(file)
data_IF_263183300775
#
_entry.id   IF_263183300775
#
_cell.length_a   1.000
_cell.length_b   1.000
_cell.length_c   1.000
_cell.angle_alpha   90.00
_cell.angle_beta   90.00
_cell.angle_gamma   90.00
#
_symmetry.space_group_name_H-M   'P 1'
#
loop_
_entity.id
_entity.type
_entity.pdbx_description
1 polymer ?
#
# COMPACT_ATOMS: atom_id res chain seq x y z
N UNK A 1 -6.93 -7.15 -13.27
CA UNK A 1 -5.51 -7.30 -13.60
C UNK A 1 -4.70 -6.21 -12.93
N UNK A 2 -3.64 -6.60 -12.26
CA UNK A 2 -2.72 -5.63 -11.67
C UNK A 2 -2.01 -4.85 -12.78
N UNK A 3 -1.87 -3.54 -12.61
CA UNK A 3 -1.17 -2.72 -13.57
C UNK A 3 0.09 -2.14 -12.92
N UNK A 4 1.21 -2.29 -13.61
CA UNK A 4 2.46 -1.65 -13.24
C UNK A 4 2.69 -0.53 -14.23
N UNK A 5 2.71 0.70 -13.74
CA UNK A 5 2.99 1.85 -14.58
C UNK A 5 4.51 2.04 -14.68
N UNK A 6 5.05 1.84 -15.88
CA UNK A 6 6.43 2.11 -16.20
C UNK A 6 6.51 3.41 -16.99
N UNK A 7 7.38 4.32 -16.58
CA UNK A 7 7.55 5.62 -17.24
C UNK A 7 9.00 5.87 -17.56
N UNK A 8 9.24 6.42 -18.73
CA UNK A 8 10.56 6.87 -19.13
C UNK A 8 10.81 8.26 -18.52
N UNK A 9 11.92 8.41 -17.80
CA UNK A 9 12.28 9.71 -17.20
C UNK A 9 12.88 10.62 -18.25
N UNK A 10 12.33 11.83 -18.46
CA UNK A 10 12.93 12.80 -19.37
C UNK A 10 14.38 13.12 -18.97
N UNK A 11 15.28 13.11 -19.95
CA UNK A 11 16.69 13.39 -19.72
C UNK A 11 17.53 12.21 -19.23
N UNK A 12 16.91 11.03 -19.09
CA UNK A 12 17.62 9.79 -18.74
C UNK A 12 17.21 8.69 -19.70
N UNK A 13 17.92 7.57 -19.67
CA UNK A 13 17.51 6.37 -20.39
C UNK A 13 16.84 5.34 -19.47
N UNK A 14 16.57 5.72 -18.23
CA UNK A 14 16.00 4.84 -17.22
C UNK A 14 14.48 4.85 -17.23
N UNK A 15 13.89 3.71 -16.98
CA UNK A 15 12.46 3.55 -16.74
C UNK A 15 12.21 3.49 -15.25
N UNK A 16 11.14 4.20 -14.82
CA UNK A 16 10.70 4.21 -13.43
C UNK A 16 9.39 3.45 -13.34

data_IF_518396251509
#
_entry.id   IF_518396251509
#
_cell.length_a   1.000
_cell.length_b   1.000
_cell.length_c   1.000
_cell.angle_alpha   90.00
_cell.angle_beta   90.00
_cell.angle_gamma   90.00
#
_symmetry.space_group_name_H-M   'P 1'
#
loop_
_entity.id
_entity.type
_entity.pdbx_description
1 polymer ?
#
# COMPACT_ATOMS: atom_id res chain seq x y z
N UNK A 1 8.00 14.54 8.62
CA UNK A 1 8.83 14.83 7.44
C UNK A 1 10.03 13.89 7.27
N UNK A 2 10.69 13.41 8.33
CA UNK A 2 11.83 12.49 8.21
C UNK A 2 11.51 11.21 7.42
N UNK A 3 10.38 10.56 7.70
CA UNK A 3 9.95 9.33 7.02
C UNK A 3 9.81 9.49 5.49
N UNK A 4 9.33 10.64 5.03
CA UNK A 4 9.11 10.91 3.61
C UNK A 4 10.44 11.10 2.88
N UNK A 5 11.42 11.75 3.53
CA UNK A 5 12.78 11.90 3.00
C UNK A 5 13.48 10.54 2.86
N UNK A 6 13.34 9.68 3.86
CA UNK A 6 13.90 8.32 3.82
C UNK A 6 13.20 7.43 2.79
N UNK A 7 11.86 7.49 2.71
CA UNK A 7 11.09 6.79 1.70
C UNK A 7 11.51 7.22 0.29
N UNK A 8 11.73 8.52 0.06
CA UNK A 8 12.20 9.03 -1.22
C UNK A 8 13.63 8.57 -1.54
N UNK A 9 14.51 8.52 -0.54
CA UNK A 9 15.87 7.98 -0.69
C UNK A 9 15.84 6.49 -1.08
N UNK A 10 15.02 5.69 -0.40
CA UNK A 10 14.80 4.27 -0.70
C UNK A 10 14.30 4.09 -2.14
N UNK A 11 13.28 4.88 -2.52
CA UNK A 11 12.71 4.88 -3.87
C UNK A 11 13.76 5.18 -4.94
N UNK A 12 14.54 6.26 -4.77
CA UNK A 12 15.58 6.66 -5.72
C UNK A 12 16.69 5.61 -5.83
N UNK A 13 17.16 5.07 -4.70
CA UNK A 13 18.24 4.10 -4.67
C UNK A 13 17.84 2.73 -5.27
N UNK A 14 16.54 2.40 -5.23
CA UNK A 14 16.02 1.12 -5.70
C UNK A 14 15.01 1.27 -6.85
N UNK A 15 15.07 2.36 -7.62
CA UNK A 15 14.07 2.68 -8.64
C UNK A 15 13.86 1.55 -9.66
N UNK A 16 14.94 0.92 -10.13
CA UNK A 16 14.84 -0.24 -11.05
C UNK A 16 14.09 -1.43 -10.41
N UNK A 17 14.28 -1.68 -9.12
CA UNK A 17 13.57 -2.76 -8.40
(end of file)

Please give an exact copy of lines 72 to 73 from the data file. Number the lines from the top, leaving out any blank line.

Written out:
#
_cell.length_a   1.000